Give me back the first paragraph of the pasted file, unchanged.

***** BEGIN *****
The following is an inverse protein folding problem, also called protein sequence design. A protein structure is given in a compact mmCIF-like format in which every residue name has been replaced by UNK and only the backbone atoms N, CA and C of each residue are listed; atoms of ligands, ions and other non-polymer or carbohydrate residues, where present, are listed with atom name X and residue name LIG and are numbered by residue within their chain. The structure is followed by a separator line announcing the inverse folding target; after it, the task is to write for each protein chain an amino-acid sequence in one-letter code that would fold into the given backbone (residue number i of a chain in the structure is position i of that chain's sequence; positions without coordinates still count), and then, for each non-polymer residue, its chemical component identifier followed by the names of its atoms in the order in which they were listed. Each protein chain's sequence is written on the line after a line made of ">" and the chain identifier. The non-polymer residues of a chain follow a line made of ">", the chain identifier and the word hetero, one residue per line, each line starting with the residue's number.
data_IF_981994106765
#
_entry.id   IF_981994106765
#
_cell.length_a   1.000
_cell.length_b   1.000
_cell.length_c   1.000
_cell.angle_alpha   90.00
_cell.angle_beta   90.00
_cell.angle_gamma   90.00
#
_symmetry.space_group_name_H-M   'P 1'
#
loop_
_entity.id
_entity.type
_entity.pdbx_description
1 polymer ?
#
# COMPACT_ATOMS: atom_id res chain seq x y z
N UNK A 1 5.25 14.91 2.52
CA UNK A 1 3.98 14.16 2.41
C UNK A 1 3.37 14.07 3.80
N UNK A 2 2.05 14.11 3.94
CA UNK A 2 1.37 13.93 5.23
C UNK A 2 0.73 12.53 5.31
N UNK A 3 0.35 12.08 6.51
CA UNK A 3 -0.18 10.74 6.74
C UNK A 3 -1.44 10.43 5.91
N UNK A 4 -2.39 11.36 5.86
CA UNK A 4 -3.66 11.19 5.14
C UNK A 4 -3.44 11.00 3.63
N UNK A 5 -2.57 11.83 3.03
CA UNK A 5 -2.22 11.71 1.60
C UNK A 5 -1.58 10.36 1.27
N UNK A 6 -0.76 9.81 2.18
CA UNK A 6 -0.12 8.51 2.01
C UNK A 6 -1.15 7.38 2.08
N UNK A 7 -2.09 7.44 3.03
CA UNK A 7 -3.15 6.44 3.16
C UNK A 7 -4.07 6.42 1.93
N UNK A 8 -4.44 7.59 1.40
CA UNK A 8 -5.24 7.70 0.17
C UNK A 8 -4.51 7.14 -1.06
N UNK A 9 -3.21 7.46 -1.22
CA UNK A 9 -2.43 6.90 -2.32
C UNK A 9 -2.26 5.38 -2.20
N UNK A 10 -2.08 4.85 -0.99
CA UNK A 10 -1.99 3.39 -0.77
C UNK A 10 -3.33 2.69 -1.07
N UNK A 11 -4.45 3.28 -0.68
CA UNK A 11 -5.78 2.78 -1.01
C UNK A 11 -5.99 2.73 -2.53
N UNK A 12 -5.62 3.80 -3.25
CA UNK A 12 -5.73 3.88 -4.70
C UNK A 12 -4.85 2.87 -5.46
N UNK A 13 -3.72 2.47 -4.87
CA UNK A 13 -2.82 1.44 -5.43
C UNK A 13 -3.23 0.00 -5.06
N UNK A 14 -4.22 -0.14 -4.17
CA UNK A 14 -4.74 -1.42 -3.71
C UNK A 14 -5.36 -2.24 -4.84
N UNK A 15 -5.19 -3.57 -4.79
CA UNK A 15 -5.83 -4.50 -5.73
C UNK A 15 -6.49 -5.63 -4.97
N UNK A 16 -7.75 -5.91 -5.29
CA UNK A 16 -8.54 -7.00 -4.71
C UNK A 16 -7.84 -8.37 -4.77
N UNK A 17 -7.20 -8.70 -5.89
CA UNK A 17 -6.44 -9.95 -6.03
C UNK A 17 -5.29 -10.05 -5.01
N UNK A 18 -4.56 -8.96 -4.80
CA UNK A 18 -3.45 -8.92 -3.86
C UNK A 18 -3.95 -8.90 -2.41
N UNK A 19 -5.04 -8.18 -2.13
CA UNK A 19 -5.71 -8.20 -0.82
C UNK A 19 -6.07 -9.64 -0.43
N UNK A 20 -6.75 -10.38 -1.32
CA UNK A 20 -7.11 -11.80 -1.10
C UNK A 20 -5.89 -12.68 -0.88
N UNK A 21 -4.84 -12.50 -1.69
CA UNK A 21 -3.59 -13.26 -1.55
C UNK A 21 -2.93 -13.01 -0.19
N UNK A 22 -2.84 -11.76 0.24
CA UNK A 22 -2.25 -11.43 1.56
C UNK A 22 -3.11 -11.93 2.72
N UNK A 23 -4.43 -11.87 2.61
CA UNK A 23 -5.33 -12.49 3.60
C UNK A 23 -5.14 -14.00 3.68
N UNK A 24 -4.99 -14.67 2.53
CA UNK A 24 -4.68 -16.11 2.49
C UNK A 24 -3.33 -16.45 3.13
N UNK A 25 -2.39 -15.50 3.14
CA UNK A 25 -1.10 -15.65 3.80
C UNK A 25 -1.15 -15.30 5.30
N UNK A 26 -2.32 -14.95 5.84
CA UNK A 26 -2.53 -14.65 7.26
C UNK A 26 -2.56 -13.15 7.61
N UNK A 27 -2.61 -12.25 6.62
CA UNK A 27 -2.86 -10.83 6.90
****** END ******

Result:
The following is an inverse protein folding problem, also called protein sequence design. A protein structure is given in a compact mmCIF-like format in which every residue name has been replaced by UNK and only the backbone atoms N, CA and C of each residue are listed; atoms of ligands, ions and other non-polymer or carbohydrate residues, where present, are listed with atom name X and residue name LIG and are numbered by residue within their chain. The structure is followed by a separator line announcing the inverse folding target; after it, the task is to write for each protein chain an amino-acid sequence in one-letter code that would fold into the given backbone (residue number i of a chain in the structure is position i of that chain's sequence; positions without coordinates still count), and then, for each non-polymer residue, its chemical component identifier followed by the names of its atoms in the order in which they were listed. Each protein chain's sequence is written on the line after a line made of ">" and the chain identifier. The non-polymer residues of a chain follow a line made of ">", the chain identifier and the word hetero, one residue per line, each line starting with the residue's number.